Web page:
Studio’s deal with China Media Capital shows Beijing’s fiscal crisis hasn’t cooled Hollywood’s love affair with most populous country
China’s fiscal woes aren’t cooling Hollywood’s ongoing love affair with that country’s booming film industry, as Warner Bros. this weekend sealed a funding deal with China Media Capital to produce Chinese-language movies.
The new company, Flagship Entertaiment, will be headquartered in Hong Kong with CMC taking the majority stake. Warner Bros. will get 49 percent ownership and provide filmmaking expertise, with the Chinese entertainment-focused investment firm providing the funding. Their first film could be released as early as next year, the two companies said late Saturday.
Despite the economic shockwaves from July’s market meltdown, China’s box office continues to show explosive growth, with domestic grosses rising 49 percent from last year in the first half of 2015.
Homegrown movies like “Monster Hunt” and “Pancake Man” are playing an increasingly large part in the expansion, and Flagship reflects their growing significance globally and in China.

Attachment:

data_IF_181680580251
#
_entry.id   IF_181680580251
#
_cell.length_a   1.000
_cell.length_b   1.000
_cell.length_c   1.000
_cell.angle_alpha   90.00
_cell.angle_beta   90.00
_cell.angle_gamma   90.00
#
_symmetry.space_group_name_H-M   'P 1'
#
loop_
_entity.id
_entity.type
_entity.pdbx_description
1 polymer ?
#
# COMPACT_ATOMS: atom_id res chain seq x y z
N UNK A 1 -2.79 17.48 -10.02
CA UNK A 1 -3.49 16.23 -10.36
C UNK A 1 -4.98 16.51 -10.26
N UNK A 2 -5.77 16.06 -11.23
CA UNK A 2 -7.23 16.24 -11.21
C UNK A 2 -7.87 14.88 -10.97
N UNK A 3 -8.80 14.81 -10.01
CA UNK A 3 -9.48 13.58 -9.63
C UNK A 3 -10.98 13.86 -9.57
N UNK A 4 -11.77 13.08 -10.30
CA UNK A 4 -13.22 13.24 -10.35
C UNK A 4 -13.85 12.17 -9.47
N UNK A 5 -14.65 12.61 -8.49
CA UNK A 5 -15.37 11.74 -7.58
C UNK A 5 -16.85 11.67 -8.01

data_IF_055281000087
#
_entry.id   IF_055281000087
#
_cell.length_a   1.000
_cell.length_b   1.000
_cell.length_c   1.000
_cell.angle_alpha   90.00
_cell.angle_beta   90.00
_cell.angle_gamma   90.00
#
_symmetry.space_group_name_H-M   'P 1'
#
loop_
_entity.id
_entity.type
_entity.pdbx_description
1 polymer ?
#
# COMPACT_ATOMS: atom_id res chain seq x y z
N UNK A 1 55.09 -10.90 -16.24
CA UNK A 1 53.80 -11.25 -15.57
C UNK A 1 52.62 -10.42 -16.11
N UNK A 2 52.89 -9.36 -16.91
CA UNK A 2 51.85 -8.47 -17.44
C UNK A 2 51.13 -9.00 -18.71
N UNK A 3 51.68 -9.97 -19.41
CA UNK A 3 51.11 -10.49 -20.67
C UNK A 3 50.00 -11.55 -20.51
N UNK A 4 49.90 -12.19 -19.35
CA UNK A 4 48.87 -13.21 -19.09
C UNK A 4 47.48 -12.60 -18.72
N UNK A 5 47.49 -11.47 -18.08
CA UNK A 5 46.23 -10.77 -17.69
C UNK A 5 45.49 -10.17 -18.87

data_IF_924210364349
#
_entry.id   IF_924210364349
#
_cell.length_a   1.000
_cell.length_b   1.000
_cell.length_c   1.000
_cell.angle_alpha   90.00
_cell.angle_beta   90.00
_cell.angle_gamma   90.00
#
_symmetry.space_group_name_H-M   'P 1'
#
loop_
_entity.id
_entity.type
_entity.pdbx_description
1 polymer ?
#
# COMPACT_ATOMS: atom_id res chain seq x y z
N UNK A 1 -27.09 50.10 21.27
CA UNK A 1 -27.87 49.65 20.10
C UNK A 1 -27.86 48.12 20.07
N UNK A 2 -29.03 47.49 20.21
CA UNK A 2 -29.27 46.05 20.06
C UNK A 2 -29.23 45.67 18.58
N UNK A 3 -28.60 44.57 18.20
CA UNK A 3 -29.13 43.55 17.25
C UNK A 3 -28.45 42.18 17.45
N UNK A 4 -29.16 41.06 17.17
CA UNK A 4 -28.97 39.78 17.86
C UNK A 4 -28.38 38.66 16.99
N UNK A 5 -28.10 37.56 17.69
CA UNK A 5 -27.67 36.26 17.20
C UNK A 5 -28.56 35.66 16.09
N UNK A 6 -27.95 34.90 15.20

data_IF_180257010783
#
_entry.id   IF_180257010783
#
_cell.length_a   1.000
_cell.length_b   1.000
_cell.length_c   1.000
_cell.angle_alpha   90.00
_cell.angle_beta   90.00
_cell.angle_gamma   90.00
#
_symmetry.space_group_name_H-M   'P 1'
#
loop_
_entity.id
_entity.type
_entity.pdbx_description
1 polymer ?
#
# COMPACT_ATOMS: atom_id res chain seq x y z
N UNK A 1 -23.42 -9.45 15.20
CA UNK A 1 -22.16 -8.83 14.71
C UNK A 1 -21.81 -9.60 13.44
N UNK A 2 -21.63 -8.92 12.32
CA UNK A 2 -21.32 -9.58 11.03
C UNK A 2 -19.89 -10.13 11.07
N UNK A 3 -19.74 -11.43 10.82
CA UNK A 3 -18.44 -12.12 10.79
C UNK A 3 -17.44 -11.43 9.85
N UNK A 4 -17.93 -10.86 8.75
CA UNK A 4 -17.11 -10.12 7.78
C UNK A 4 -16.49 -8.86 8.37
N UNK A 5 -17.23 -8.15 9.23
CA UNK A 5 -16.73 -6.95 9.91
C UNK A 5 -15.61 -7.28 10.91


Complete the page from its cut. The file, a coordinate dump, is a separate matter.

Warner Bros. CEO Kevin Tsujihara said that the country’s “incredibly rich history and culture provide a huge trove of great stories, and we want to help tell those stories for new generations of film goers, in China and around the world.”
The Warner-CMC venture is the latest in a series of deals between Hollywood entertainment, media and finance companies and their Chinese counterparts. CMC earlier cut a deal with IMAX Corp. and teamed with DreamWorks Animation to create DreamWorks Oriental, which is producing “Kung Fu Panda 3.”
And Chinese conglomerate Fosun International is the dominant shareholder in Studio 8, the production company launched by former Warner Bros. studio boss Jeff Robinov.
Universal is building a $3.3 billion theme park in Beijiing that is expected to open in 2019. Lionsgate signed a $375 million financing deal with Hunan TV to produce movies and TV programs earlier year and has a TV licensing deal with China e-commerce giant Alibaba.
Dick Cook Studios received $150 million from Citic Guoan and Robert Simonds’ STX cut a three-year deal with Huayi Brothers Media to produce 18 films.